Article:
Monday, September 15, 2008

MxMo XXXI: Fast Times & Hot Drinks

This month's installment of Mixology Monday is hosted by the folks over at whose rather inspired theme - Cocktails of the 19th Century - combines two of my favorite topics: classic libations and history! Hat's off to Joe & Dina for choosing such an interesting topic...

Despite a rather peculiar hot and humid turn of the weather hereabouts, the evenings have started to grow decidedly chillly, (as is right & proper for mid-September if I do say so) particularly this evening. And so, in anticipation of the many cold nights yet to come while contributing to the theme of this MxMo, I reasoned to discuss a popular hot drink of the period in question - the Whisky Skin.

The recipe for a Scotch Whiskey Skin, as well as the Columbia Skin (as it was called for in Boston) first appears in Jerry Thomas' 1862 How to Mix Drinks, though it was apparently well-known some time prior to this publication. As noted in David Wondrich's marvelously well-researched work Imbibe! the drink is almost assuredly Irish in origin - "a small version on the almost-lemonless punch popular there" - and it is first referenced in an 1854 printing of the Brooklyn Daily Eagle newspaper.

A rather simple warming beverage consisting of Scotch whisky (likely a blended variety, which was most popular at the close of the 19th century), a long spiral of Lemon peel & plain boiling-hot water. Straightforward enough, and differing from the similarly-popular Hot Toddy only in the addition of the Lemon peel. While fairly soothing due to it's heat, and tasty if you enjoy the milder flavor of the Scotch you use, the drink is just that - a measure of warm blended whisky adulterated by some Lemon oil.

However, in the revised 1887 edition of Thomas' work, the (unknown) revising author specifies alternately Glenlivet or a peaty Islay Scotch for the 'Skin (both improvements on a blended variety) while also adding a small measure of sugar to the recipe. Likewise, the 1887 also presented an additional variation on the beverage - the Irish Whiskey Skin, similarly prepared with the aforementioned 'lump of sugar'. These revisions combined produce a warming drink which in my opinion (as well as Dr. Wondrich's, it seems) is a vast improvement on the original.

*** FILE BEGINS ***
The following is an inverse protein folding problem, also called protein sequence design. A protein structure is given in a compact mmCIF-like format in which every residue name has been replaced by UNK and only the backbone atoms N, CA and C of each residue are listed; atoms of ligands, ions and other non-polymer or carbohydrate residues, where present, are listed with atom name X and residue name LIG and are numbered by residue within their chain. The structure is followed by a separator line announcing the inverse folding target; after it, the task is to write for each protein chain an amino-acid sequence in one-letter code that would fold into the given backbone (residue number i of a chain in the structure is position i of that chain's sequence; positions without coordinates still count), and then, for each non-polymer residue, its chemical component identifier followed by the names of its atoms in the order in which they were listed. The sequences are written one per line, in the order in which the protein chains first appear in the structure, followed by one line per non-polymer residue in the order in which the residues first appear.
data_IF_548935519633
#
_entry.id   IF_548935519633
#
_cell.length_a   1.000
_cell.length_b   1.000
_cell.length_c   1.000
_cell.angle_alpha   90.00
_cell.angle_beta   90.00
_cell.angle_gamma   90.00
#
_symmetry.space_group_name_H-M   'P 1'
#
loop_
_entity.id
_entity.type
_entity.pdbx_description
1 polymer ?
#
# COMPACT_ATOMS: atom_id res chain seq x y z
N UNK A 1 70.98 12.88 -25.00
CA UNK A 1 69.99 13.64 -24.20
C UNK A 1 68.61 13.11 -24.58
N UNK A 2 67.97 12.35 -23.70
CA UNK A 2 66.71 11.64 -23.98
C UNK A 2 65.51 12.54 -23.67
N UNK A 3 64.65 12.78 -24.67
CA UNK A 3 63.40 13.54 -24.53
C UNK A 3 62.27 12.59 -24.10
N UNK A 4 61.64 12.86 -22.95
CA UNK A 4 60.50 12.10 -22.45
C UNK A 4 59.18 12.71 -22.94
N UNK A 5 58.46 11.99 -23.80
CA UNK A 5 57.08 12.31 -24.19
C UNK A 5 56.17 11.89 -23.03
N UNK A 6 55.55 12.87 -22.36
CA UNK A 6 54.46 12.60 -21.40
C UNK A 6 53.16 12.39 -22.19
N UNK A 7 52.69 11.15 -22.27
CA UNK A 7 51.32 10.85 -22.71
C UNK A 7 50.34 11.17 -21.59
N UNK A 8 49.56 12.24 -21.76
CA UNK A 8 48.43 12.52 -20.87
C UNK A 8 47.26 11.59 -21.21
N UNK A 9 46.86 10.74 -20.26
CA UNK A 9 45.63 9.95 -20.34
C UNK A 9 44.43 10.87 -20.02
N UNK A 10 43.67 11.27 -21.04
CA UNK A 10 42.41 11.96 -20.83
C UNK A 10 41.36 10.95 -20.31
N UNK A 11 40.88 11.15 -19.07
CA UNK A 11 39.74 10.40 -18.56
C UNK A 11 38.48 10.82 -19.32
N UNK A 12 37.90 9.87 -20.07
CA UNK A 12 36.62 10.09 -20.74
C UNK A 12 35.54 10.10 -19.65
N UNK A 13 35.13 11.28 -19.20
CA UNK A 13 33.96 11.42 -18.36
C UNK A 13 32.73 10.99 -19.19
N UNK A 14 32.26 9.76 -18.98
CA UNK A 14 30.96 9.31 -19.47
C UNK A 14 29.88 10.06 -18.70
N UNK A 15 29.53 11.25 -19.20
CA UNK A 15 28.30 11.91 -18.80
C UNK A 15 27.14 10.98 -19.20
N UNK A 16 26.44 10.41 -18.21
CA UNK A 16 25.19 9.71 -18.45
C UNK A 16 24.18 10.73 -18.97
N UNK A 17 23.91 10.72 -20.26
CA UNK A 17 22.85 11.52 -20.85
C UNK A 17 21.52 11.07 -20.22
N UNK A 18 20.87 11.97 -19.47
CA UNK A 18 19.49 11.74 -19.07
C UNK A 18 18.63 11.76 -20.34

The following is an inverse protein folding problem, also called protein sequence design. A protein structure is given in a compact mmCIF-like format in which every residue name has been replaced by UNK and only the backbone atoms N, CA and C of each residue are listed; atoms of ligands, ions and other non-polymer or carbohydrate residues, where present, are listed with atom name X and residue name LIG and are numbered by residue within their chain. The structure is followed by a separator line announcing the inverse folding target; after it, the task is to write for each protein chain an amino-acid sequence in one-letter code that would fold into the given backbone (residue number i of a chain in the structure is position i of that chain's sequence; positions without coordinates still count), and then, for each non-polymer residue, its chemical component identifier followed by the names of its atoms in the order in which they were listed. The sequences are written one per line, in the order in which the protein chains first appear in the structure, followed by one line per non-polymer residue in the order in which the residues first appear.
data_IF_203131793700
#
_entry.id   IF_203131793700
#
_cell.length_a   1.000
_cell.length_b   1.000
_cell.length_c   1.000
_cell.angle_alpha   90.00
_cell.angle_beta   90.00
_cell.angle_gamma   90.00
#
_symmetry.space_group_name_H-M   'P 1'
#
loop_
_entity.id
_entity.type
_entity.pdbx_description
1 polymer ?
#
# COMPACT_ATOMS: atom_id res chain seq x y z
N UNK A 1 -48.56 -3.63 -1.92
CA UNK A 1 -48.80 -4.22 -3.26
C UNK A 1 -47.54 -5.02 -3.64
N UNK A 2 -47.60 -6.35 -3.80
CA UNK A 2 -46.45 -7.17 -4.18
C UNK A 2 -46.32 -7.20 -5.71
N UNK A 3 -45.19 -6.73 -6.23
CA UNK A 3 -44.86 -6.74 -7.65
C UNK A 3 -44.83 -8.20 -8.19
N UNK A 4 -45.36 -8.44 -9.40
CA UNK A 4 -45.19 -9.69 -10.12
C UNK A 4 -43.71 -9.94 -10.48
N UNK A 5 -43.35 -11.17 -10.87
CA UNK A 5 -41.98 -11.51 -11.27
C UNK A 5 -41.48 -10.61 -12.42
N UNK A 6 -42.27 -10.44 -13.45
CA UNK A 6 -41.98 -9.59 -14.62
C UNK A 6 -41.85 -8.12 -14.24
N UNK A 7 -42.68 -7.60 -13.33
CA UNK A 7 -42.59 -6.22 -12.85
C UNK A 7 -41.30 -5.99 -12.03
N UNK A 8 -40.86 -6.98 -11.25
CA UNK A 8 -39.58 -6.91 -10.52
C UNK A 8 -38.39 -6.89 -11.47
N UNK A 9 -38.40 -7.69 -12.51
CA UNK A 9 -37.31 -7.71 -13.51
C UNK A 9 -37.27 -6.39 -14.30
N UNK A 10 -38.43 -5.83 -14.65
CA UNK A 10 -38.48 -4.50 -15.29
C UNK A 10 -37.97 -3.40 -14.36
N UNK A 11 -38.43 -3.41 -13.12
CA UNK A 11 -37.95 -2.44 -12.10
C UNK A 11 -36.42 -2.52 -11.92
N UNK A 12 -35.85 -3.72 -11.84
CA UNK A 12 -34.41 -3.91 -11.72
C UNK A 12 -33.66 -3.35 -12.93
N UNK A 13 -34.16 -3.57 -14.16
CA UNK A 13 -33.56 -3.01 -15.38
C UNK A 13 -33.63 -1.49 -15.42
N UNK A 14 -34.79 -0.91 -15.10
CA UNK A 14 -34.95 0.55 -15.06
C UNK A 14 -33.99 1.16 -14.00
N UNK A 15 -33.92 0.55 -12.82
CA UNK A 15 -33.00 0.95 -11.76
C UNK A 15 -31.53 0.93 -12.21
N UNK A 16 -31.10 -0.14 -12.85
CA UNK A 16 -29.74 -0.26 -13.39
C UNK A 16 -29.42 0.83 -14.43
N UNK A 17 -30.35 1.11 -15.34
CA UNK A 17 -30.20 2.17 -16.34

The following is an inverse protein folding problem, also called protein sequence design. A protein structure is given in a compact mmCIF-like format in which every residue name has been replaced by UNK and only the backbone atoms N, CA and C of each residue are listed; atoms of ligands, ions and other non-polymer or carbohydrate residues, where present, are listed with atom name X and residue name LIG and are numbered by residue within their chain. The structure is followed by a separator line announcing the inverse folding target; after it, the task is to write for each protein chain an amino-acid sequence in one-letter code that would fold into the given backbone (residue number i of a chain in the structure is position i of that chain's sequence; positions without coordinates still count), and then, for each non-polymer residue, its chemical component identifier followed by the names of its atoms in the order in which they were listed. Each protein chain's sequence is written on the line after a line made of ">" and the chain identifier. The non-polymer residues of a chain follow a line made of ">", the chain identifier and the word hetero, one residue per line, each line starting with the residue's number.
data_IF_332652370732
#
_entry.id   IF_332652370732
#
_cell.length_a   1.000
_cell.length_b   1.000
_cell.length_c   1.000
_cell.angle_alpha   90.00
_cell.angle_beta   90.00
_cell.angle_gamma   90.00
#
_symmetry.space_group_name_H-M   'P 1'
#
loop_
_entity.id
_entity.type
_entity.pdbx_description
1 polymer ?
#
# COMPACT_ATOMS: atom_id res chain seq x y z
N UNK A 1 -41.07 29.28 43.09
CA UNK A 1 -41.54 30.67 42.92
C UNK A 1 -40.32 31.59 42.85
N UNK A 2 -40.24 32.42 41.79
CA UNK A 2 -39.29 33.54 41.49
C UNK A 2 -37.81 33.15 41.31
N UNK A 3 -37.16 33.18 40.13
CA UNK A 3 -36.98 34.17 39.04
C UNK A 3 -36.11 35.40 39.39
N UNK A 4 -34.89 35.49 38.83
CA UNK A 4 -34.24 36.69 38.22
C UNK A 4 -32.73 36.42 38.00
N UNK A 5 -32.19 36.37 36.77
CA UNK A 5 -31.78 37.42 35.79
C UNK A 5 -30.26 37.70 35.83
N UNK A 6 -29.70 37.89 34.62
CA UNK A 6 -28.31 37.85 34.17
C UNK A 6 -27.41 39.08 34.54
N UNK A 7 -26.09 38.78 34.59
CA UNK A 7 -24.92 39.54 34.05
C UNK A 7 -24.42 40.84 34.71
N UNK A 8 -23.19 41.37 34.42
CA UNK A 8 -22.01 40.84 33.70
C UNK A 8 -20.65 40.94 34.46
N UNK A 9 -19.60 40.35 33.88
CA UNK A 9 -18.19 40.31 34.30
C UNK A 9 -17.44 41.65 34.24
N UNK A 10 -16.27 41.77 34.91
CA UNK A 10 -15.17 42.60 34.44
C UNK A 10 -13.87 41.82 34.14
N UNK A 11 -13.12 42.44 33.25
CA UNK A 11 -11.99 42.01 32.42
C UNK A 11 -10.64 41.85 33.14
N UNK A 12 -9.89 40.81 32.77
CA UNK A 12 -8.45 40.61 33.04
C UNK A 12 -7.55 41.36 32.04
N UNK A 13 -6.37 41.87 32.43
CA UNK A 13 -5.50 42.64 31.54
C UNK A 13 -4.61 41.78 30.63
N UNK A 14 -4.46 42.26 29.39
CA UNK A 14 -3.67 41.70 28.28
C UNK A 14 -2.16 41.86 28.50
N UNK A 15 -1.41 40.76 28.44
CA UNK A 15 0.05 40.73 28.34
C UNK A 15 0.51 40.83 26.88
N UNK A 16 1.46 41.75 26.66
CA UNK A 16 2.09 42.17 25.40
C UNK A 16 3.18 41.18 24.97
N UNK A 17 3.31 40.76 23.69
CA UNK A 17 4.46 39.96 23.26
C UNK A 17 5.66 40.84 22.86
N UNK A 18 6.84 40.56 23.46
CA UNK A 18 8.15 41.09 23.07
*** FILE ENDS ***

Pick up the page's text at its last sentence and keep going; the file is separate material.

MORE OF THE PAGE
Of equal interest, the Whiskey Skin appears to be a drink which is particularly well-steeped in the violence associated with the fast times of the turn-of-the century. As Professor Wondrich describes in Imbibe!, the second recorded mention of the drink comes from the testimony of one Richard Stark, a young bartender at an establishment off Broadway in 1855 who had a steaming-hot 'Skin flung into his face by a customer. The (difficult, to say the least!) customer, one Richard "Pargene" McLaughlin would later shoot Mr. Stark's employer three times in a scuffle at the bar of the Stanwix Hotel. Mr. Wondrich also notes that further violent behavior involving the Whiskey Skin included it's appearance in Our American Cousin, the play at which President Abe Lincoln was shot. Finally, the drink makes an appearance in several works of prose, most notably a colorful poem entitled "The Mystery of Gilgal", by John Hay included in the 1912 Yale Book of American Verse. The work details an unknown order for a 'Skin, which after some debate by the establishment's patrons, sparks a rather lively knife & gunfight amongst the same. The author humorously closes with the remark that he never did find out "who got the Whisky Skin".

It was me. Though hardly a cause for outright violence, in preparing this drink, I realized I lacked the necessary Scotch - having only a blended variety on hand - but that I did have a bottle of the (delicious) pot-stilled Redbreast Irish Whiskey. And so I prepared (and greatly enjoyed) the following:

Irish Whiskey Skin
2 oz. Irish Whiskey (preferably pot-stilled)

1½ Tsp: Demerara Sugar
Peel of 1 small Lemon, pith removed
Combine the sugar & Lemon peel in a pre-warmed Hot Toddy or Irish Coffee glass. Fill halfway with boiling water, add Whiskey and stir. Serve with a spoon & enjoy while steaming hot.


PS - Don't mind this post's URL title - I had originally thought to write on one of my favorite cold drinks of the 19th century - the Japanese Cocktail - but TraderTiki had that one well sewn up long before I began the post.


Tiare said...

This looks like something i shall drink soon when it gets colder..

Nice lemon twist!

Chris "Rookie" Stanley said...

It is a really fantastic for chilly weather to be sure...

Thanks Tiare - took a page from your book as well as Thomas'!